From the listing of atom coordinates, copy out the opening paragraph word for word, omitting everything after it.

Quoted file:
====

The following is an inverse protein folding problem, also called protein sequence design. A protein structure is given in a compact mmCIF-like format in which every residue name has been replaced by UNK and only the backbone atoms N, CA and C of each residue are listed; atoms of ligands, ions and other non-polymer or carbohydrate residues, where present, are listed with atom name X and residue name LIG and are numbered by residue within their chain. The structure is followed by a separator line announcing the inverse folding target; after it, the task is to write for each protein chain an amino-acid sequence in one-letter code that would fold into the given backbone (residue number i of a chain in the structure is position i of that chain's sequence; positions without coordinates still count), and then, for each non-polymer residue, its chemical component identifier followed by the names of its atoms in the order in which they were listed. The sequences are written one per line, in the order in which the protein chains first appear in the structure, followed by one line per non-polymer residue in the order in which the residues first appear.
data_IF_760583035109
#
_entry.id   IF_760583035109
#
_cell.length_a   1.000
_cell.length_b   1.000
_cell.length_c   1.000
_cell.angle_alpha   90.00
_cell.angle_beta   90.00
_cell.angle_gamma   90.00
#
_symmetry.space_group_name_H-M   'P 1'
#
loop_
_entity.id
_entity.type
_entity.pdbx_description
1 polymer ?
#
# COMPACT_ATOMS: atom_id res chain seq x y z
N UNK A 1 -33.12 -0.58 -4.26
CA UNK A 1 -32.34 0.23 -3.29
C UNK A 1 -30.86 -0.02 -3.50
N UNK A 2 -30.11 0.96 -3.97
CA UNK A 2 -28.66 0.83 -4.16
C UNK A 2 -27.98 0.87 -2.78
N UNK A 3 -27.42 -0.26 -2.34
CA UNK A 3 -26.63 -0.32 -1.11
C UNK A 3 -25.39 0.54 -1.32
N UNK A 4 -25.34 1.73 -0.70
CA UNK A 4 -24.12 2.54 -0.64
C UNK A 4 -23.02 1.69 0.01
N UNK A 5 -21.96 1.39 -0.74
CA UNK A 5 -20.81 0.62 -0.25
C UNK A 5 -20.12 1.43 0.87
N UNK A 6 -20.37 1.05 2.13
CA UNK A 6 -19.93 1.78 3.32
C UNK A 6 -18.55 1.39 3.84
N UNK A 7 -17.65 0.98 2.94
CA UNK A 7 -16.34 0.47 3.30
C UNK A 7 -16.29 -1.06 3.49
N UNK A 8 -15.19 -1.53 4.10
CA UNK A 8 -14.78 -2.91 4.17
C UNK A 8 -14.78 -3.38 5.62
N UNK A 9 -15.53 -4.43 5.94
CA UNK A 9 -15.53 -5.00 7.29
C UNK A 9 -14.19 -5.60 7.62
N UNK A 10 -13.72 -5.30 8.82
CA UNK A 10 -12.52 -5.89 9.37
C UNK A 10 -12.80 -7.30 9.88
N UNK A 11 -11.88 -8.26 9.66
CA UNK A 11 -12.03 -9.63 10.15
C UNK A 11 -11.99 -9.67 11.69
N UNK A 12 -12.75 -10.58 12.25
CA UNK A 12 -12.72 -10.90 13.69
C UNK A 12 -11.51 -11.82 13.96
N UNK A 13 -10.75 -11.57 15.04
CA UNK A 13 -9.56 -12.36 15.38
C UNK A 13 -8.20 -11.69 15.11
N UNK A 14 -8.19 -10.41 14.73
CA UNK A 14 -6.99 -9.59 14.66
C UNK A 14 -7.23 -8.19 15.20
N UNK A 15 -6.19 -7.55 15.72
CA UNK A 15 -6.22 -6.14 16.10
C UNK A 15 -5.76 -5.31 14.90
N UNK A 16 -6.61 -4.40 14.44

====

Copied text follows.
The following is an inverse protein folding problem, also called protein sequence design. A protein structure is given in a compact mmCIF-like format in which every residue name has been replaced by UNK and only the backbone atoms N, CA and C of each residue are listed; atoms of ligands, ions and other non-polymer or carbohydrate residues, where present, are listed with atom name X and residue name LIG and are numbered by residue within their chain. The structure is followed by a separator line announcing the inverse folding target; after it, the task is to write for each protein chain an amino-acid sequence in one-letter code that would fold into the given backbone (residue number i of a chain in the structure is position i of that chain's sequence; positions without coordinates still count), and then, for each non-polymer residue, its chemical component identifier followed by the names of its atoms in the order in which they were listed. The sequences are written one per line, in the order in which the protein chains first appear in the structure, followed by one line per non-polymer residue in the order in which the residues first appear.